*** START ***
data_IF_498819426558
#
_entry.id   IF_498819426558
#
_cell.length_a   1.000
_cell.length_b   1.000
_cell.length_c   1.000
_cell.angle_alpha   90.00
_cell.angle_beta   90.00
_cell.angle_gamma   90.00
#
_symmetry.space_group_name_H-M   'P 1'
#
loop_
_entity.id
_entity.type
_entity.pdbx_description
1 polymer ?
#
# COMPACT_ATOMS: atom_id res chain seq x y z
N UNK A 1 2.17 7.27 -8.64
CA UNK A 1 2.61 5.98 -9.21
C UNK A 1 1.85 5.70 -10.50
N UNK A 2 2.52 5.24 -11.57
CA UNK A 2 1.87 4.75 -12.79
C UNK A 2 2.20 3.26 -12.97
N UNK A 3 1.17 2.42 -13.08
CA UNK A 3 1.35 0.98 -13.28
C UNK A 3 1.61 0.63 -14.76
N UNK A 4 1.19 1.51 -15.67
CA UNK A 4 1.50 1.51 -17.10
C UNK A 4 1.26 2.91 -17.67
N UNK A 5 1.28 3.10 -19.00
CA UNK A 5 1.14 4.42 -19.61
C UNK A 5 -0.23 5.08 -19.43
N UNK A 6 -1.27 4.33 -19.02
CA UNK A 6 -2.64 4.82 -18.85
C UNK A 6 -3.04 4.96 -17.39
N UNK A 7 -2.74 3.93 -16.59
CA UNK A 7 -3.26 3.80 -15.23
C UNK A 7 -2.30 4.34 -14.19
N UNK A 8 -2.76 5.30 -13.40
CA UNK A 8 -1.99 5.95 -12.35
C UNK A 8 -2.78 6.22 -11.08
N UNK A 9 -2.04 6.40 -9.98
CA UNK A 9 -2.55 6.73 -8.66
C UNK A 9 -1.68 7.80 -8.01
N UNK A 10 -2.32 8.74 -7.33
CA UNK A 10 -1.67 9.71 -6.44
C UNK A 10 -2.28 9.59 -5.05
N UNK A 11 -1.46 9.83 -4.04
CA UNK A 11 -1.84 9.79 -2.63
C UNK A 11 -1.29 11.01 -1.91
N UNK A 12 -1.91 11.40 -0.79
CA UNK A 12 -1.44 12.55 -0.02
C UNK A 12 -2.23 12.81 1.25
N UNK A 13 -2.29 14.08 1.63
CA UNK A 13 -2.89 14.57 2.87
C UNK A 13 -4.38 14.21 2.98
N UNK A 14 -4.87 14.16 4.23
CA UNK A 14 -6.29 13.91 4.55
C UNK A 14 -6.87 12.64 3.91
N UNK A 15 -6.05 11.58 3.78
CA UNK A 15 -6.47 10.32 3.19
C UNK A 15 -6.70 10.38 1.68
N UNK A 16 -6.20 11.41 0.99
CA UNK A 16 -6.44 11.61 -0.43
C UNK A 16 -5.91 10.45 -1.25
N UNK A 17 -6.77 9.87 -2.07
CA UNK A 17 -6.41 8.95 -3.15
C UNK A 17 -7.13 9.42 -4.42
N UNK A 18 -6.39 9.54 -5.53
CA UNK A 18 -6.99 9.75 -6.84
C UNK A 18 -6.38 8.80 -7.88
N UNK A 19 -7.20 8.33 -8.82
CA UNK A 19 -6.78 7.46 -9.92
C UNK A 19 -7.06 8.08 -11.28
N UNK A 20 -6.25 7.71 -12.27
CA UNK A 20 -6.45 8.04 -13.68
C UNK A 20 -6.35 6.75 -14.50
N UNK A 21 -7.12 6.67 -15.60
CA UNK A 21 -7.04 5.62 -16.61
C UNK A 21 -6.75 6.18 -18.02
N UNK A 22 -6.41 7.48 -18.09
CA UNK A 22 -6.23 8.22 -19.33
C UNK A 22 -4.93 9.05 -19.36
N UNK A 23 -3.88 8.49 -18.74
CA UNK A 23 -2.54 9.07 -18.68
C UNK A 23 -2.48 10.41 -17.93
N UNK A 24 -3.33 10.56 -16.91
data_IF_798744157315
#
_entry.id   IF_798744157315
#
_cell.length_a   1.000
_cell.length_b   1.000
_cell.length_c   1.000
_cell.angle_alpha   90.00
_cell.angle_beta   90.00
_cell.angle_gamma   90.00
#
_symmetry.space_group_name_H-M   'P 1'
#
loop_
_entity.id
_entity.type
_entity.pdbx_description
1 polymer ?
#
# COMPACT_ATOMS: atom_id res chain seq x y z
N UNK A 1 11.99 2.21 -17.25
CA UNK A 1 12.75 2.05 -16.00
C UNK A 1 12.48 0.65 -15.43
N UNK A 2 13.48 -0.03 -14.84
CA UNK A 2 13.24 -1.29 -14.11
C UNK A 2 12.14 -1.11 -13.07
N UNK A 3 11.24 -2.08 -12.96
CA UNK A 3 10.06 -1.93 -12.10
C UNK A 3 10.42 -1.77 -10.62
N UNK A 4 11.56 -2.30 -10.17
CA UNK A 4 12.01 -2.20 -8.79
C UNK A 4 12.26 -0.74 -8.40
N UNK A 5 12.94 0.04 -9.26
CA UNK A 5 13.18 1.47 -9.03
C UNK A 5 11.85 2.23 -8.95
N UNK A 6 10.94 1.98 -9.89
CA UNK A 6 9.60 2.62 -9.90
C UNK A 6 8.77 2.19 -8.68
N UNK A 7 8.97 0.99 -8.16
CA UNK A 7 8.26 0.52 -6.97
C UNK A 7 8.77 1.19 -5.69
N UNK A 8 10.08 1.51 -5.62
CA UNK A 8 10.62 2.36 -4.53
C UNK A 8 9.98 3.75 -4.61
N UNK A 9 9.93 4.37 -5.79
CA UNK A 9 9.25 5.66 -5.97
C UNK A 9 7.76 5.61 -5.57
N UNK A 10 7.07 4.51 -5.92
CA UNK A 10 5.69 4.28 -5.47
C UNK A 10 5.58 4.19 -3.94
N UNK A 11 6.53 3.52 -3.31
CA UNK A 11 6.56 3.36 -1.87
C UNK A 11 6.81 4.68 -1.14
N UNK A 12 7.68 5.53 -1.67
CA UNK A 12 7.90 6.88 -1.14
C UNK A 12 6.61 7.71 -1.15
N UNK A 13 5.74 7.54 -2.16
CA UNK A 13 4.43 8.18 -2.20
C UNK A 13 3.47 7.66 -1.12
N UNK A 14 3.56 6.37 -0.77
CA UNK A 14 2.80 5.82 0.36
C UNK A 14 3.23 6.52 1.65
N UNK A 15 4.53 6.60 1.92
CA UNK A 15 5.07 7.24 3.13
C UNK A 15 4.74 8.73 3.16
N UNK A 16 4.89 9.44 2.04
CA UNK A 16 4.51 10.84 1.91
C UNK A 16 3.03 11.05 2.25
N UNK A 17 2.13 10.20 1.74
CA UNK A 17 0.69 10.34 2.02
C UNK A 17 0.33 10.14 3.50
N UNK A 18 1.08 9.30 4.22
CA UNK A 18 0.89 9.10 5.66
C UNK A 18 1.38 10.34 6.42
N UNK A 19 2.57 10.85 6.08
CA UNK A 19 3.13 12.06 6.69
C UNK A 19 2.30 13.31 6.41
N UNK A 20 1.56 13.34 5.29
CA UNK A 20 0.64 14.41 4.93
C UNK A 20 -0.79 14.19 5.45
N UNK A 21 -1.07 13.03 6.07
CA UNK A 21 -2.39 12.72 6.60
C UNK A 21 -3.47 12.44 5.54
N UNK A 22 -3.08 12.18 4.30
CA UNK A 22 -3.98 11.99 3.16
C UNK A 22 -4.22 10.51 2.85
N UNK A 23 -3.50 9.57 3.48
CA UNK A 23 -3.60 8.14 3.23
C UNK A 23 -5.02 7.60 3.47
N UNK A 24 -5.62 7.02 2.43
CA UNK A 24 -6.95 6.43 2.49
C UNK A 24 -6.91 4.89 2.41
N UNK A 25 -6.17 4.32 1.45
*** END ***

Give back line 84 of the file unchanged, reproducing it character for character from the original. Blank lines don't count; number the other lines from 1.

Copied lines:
N UNK A 22 -6.41 7.48 -18.09